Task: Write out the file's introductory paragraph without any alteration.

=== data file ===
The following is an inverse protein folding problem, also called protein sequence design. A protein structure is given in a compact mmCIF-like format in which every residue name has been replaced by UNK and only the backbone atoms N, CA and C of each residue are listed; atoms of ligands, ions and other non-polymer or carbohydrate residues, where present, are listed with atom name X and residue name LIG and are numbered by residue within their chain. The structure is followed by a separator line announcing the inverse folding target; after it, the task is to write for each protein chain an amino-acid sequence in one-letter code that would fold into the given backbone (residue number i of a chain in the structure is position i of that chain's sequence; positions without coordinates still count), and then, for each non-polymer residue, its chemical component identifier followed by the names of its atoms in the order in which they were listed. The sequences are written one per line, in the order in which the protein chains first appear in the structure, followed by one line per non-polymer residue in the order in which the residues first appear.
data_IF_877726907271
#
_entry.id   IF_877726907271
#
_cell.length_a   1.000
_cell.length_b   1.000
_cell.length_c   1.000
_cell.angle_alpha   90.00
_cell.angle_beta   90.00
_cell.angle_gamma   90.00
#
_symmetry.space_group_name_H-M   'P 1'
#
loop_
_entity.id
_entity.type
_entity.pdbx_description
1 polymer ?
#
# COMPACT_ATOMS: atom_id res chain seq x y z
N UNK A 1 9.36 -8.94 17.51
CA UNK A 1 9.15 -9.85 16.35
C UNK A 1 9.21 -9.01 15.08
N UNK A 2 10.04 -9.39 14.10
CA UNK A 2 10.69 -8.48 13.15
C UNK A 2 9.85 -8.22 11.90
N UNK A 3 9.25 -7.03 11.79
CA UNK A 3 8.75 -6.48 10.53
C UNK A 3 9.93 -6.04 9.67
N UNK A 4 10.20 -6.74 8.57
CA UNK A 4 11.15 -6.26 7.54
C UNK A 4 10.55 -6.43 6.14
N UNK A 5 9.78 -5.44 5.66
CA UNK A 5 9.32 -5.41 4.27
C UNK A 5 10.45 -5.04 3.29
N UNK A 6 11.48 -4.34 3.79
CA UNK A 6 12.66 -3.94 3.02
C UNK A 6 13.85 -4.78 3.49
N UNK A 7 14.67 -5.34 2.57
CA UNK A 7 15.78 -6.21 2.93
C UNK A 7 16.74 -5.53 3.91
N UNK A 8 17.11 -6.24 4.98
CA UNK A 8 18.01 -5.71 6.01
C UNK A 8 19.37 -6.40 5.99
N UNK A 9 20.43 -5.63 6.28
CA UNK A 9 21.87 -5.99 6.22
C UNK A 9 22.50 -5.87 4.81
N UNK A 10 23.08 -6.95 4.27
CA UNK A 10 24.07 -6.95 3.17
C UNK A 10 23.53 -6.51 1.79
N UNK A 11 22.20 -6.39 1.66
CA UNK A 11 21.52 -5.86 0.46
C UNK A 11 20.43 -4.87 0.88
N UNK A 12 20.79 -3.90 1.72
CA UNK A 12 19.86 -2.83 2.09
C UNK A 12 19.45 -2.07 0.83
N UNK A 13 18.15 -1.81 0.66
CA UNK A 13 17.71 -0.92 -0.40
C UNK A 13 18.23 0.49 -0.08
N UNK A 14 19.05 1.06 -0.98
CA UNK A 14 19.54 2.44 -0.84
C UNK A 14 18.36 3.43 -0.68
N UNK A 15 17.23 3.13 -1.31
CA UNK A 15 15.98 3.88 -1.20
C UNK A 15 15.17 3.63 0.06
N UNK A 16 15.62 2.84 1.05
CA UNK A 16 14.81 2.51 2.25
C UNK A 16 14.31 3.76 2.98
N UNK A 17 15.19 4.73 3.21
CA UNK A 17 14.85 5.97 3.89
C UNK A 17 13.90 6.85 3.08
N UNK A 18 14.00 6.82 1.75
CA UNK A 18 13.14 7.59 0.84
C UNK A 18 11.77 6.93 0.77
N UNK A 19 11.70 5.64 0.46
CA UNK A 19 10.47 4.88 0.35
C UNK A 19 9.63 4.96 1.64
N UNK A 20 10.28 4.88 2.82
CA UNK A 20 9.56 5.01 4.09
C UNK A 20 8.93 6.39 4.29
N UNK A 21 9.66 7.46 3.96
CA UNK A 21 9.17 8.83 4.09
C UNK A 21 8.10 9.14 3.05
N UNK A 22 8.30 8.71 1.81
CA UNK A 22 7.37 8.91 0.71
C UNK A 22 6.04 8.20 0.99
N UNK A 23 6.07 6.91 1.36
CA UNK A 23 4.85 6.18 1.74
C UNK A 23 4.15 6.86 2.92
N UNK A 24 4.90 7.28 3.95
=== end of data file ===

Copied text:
The following is an inverse protein folding problem, also called protein sequence design. A protein structure is given in a compact mmCIF-like format in which every residue name has been replaced by UNK and only the backbone atoms N, CA and C of each residue are listed; atoms of ligands, ions and other non-polymer or carbohydrate residues, where present, are listed with atom name X and residue name LIG and are numbered by residue within their chain. The structure is followed by a separator line announcing the inverse folding target; after it, the task is to write for each protein chain an amino-acid sequence in one-letter code that would fold into the given backbone (residue number i of a chain in the structure is position i of that chain's sequence; positions without coordinates still count), and then, for each non-polymer residue, its chemical component identifier followed by the names of its atoms in the order in which they were listed. The sequences are written one per line, in the order in which the protein chains first appear in the structure, followed by one line per non-polymer residue in the order in which the residues first appear.